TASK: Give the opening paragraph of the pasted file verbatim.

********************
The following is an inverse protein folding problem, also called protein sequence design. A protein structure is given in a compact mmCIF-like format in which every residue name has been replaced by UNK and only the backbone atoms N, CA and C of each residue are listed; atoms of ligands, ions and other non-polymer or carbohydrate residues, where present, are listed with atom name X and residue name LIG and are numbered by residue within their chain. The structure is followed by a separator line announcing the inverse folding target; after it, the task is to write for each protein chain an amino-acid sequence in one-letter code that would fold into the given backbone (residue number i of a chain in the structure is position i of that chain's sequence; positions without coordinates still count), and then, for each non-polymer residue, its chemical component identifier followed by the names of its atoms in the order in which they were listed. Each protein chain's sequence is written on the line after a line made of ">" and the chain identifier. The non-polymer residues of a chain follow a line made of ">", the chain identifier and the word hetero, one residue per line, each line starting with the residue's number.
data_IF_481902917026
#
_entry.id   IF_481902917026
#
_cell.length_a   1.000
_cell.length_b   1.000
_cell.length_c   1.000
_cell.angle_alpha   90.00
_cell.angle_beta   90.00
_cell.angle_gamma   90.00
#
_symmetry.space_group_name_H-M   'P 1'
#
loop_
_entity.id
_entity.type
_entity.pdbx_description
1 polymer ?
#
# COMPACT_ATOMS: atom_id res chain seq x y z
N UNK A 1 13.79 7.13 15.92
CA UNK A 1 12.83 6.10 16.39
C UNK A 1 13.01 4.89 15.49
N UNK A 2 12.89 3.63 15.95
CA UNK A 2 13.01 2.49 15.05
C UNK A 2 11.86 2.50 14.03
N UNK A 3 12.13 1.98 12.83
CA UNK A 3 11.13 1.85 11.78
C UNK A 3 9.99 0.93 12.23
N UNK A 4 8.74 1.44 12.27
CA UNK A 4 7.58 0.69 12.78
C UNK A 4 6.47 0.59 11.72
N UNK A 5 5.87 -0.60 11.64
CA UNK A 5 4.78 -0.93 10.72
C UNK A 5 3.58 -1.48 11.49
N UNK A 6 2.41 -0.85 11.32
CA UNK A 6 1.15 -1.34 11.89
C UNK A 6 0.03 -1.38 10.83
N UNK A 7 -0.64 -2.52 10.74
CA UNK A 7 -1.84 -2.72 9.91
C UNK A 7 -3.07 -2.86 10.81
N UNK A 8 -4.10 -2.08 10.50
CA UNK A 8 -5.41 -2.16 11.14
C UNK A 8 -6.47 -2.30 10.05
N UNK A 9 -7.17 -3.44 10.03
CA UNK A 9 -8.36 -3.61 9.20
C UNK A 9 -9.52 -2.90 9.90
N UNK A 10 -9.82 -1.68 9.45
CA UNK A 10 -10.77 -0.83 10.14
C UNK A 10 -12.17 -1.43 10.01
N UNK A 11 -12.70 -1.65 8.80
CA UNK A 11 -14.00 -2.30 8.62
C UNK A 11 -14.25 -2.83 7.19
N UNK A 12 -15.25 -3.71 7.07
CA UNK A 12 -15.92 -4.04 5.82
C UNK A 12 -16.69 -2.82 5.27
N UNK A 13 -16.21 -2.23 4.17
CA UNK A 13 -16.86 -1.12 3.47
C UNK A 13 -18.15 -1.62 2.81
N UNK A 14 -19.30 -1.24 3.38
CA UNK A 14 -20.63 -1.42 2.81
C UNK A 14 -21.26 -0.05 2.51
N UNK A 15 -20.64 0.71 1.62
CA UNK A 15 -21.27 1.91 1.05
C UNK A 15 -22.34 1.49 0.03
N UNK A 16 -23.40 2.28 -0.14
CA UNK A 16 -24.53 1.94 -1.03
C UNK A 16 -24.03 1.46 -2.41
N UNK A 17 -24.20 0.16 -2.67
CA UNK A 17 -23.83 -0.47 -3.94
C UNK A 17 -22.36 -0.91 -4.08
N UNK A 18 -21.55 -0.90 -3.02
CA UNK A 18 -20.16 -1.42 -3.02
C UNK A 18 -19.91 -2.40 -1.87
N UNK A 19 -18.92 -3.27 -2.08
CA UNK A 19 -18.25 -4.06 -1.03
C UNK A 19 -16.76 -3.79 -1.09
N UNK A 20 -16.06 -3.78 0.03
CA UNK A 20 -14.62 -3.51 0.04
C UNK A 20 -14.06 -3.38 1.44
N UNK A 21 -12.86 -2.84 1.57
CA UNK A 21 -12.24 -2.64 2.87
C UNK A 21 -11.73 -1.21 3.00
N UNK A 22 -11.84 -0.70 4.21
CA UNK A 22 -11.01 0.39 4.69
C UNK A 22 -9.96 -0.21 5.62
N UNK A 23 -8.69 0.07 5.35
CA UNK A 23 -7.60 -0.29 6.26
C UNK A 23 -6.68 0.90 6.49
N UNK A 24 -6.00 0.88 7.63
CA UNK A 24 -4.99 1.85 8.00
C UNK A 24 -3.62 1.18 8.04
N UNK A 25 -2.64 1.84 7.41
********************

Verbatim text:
The following is an inverse protein folding problem, also called protein sequence design. A protein structure is given in a compact mmCIF-like format in which every residue name has been replaced by UNK and only the backbone atoms N, CA and C of each residue are listed; atoms of ligands, ions and other non-polymer or carbohydrate residues, where present, are listed with atom name X and residue name LIG and are numbered by residue within their chain. The structure is followed by a separator line announcing the inverse folding target; after it, the task is to write for each protein chain an amino-acid sequence in one-letter code that would fold into the given backbone (residue number i of a chain in the structure is position i of that chain's sequence; positions without coordinates still count), and then, for each non-polymer residue, its chemical component identifier followed by the names of its atoms in the order in which they were listed. Each protein chain's sequence is written on the line after a line made of ">" and the chain identifier. The non-polymer residues of a chain follow a line made of ">", the chain identifier and the word hetero, one residue per line, each line starting with the residue's number.